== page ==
Insider selling in Yelp (YELP) was identified as a concern in a recent SeekingAlpha.com article. In the comment section it was put forward by an apparent Yelp skeptic that these executives could stop the automatic selling in their 10b5-1 trading plans if they really felt the stock is undervalued. In reply, a Yelp defender pointed out that it is "very typical, insider selling at this point... People sell for all kinds of reasons, buying a house, sending kids to college, taking deserved profit to diversify holdings."
Indeed one can say there has been significant selling in Yelp but only by the dollar figure relative to the average American's net worth. Yelp CEO Jeremy Stoppelman sold 58,824 shares August 26 - September 16, pursuant to a 10b5-1 trading plan. That sounds like a large number depending on how one spins it. When you consider that Stoppelman currently controls 4,895,096 shares, the gravity of the sales diminishes somewhat.
Such selling is not so unusual for a company at this stage after an IPO.
Right from the beginning, venture capital firms and founders invariably make their initial rounds of investment with a "liquidity event" in the business plan. There is also often sweat equity involved and this is how founders pay themselves. You will find the same type of selling with many successful companies, including Google, shortly after their IPOs and before their parabolic stock appreciation. I remember writing many similar harangues in 2002, about Jeff Bezos when Amazon.com (AMZN) was trading at the bubble price of $10 billion: In that linked thread one can see Bezos and a litany of other executives selling hundreds of thousands of shares as they did on a monthly basis.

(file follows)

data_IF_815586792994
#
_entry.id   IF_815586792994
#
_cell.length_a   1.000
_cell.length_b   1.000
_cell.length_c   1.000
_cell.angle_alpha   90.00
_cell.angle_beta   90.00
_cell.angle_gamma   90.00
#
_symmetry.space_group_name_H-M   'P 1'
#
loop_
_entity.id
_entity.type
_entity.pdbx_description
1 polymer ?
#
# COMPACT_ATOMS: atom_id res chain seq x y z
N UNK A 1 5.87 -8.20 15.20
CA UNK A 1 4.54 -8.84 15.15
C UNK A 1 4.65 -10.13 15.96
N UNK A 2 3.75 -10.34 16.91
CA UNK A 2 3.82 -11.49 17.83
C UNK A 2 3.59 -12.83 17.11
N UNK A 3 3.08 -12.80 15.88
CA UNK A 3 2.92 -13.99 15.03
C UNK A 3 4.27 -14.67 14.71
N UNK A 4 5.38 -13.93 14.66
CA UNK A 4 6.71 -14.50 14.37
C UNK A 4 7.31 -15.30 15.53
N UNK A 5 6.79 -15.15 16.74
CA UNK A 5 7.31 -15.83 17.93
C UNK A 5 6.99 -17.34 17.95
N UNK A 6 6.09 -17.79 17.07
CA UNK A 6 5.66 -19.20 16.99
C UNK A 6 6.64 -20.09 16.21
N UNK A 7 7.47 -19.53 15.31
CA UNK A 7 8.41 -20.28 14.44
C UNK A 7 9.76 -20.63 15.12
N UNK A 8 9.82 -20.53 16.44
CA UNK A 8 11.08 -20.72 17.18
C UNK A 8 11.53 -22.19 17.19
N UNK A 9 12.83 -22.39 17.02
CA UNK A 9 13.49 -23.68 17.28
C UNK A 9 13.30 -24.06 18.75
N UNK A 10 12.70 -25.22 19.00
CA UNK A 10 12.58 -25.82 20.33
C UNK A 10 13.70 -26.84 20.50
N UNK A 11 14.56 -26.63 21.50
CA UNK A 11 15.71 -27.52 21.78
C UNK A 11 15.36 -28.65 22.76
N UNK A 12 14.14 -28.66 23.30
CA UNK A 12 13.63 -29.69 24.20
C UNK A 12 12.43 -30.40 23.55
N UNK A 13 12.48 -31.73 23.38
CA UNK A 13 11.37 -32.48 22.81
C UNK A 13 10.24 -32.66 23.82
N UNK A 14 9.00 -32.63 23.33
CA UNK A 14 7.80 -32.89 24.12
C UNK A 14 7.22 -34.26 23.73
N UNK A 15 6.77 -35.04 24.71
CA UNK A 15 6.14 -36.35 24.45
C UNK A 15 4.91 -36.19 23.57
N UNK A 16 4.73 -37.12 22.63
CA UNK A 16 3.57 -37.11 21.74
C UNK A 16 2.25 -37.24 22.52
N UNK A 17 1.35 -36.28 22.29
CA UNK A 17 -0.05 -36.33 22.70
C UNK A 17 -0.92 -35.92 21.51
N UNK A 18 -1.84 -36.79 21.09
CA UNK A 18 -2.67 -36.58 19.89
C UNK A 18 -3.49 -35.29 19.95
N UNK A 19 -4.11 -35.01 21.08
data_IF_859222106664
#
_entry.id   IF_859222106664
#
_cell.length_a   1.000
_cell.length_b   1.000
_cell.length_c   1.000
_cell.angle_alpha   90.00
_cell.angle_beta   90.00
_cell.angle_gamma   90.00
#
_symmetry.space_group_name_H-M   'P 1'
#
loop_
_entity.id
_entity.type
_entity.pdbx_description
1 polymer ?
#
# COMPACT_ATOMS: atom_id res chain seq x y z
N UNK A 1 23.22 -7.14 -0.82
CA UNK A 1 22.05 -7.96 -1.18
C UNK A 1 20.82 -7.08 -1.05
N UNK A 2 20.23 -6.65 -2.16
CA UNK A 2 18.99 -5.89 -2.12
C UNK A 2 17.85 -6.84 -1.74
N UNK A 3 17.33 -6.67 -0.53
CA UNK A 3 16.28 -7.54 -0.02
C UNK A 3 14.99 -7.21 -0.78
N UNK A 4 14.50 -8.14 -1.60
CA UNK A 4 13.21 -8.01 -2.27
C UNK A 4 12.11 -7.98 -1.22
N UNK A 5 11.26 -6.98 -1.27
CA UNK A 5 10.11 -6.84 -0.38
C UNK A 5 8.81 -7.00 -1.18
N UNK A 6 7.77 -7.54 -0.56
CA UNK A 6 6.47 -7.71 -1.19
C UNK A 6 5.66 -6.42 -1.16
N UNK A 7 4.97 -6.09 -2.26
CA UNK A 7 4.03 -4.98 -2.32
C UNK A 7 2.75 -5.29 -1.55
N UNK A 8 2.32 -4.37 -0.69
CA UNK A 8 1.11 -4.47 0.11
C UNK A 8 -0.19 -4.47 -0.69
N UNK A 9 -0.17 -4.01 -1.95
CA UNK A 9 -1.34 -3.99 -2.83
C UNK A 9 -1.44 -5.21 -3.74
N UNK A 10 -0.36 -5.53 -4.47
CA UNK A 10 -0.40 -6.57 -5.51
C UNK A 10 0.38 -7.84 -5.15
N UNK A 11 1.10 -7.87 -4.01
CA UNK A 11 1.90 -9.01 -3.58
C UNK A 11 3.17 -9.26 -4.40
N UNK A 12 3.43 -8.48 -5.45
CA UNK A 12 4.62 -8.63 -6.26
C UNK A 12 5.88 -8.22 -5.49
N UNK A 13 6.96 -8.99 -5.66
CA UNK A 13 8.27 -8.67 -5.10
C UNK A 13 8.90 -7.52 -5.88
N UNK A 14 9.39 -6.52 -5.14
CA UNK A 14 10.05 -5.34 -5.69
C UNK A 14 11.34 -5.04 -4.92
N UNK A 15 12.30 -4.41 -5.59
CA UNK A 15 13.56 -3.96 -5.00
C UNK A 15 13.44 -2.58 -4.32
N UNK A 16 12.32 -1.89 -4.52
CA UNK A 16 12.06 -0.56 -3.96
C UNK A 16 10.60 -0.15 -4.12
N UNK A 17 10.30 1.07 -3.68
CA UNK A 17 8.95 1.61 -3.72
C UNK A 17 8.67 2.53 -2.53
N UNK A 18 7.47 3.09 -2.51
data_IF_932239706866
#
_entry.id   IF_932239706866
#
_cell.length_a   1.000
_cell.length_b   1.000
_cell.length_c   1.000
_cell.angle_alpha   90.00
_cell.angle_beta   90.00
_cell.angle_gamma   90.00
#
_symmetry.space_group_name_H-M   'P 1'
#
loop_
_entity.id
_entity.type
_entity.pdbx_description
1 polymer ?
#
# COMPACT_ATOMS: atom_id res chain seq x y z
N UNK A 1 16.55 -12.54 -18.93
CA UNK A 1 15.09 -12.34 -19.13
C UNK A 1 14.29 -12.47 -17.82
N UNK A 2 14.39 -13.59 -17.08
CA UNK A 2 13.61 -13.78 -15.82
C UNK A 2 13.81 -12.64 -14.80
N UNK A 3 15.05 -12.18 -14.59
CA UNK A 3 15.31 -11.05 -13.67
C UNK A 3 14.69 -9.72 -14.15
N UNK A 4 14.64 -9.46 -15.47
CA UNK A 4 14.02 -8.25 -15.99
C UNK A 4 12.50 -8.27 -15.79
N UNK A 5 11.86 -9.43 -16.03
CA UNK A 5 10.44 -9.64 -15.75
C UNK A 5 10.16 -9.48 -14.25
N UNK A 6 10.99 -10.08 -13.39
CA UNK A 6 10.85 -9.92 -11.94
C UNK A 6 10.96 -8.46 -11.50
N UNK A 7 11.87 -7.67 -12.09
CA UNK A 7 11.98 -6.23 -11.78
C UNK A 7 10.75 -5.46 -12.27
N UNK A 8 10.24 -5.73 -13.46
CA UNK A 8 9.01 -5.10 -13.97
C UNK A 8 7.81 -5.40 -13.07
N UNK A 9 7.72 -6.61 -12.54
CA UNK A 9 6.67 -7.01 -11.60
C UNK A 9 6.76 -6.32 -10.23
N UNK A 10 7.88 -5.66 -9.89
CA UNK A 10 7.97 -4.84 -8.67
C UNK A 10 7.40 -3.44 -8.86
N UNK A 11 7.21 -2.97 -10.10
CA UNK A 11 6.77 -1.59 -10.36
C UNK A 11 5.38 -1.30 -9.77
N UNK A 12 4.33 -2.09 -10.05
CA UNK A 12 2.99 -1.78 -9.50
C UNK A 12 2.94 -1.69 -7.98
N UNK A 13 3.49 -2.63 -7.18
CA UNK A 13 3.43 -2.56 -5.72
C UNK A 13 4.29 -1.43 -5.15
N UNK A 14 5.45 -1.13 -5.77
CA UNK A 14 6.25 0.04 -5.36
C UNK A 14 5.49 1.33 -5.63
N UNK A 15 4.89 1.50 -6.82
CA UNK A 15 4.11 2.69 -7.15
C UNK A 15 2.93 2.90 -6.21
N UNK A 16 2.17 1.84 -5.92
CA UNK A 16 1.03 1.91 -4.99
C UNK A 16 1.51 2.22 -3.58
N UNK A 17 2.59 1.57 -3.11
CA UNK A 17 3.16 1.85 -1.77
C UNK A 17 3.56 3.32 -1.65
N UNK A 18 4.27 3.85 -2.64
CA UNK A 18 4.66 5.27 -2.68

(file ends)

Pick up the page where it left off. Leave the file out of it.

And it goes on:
Stoppelmann has been doing a great job running Yelp but in 2012 received "only" $340,657 in total compensation. I think that is rather modest for a CEO building a high growth, publicly traded company. None of that $340k was in stock or option compensation, so he is being prudent rewarding himself out of his equity position as I suspect he will be rewarded with additional stock and options in the future as he continues to make money for shareholders.
As an investor, I could sell off my entire portfolio and invest all of my liquid net worth in Yelp today - but I won't. By remaining diversified, do I demonstrate contradiction? Candidly, because my original investment is now up 500% this year, Yelp has become my largest single interest. The reason why I still maintain my long position instead of cashing out and finding "the next great growth opportunity" is - as I wrote months ago, I believe Yelp (if not acquired first) will warrant a $8-$10 billion valuation near-term and $25 billion within the next decade largely due to scaling within the two trillion dollar (combined) global industries it is poised to dominate. Given that belief, if I locked in my Yelp profits today and sought to reinvest that capital in an outstanding growth opportunity, I would find myself back in Yelp.
Having written several columns making the distinction between Yelp and the infamous Technology/Internet bubble of the 90s (to which it has been erroneously compared) it is unnecessary to enumerate those points already made. However, it is relevant to point out that I did add a nuance to my strategy with Yelp.
My price targets are all the same, which is why I am still long. I have however purchased out of the money short-term Put Options on Yelp to participate in possible volatility before the Q3 announcement. I do not look at charts and am anti-technical analysis; however, psychologically I expect a new posse of gun slingers to find going short Yelp irresistible, hence, making some possible profits on their predictability.